If everyone would quit whining and work together. Seriously.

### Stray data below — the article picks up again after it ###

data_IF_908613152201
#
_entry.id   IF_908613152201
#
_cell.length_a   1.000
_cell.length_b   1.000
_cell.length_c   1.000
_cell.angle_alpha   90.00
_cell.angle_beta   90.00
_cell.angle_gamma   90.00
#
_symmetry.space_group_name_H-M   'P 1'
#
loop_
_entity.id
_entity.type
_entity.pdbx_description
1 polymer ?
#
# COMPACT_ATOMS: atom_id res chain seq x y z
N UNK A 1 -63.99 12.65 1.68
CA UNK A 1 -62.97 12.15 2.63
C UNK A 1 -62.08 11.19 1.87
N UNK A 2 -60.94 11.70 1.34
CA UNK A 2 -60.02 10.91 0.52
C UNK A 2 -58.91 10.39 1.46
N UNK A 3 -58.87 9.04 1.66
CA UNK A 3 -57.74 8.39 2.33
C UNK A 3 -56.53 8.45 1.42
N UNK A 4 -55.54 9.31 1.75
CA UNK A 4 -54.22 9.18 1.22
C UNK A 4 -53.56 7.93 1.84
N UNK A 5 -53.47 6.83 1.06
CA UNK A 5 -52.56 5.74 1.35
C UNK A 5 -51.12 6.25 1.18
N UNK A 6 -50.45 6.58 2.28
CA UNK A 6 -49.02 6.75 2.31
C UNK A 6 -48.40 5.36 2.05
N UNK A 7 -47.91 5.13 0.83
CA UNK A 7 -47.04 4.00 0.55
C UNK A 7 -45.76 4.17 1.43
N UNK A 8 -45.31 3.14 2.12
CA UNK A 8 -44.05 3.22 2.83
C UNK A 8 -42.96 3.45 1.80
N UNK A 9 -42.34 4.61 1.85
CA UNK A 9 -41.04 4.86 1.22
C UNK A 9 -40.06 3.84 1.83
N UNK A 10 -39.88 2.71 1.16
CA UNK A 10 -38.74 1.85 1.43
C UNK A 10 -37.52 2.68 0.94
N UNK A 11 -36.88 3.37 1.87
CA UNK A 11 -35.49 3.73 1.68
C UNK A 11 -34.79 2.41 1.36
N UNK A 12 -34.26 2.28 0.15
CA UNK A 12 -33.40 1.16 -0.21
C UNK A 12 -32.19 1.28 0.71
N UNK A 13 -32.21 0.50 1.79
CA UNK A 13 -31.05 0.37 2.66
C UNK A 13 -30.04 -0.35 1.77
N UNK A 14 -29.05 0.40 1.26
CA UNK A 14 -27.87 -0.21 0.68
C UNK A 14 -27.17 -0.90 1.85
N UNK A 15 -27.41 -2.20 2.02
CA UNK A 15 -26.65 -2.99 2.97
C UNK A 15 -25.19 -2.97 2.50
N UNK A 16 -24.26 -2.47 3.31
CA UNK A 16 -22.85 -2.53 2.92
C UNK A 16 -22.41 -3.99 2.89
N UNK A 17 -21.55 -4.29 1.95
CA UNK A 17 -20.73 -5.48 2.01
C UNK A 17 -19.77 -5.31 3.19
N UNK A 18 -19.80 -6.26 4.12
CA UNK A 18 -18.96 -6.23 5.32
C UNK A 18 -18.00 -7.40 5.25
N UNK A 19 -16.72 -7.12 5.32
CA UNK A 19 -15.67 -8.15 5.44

How does this virus and all of its press and social media coverage affect our quilting? Besides the obvious shortages of some supplies (think ¼-inch elastic for masks – lots of us quilters are making masks), shopping was the first major area it touched. For a while some North Carolina brick and mortar quilt stores couldn’t open. Once they were deemed “essential” (for mask making), they could re-open. But it was primarily curb-side service. Once our Phase 2 came into play, retail businesses could “get back to normal,” but with strict social distancing, mask-wearing, deep cleaning, and hand sanitizing stations in place. It’s a different retail world out there right now. Most quilt stores are not huge establishments like Hancocks of Paducah. The average quilt store owner is lucky if they have a couple of thousand square feet of shopping space. This means only so many customers are allowed in the store at a time. Which may also mean you come with a list so you can shop quickly and don’t browse too long. The owners must let other customers into the store in a timely manner. In my mind, all this adds up to more on-line shopping and possibly even more brick and mortar quilt shops closing (I personally know two long-established stores that closed this week). And there goes another piece of our quilting culture. But at least we can still buy supplies.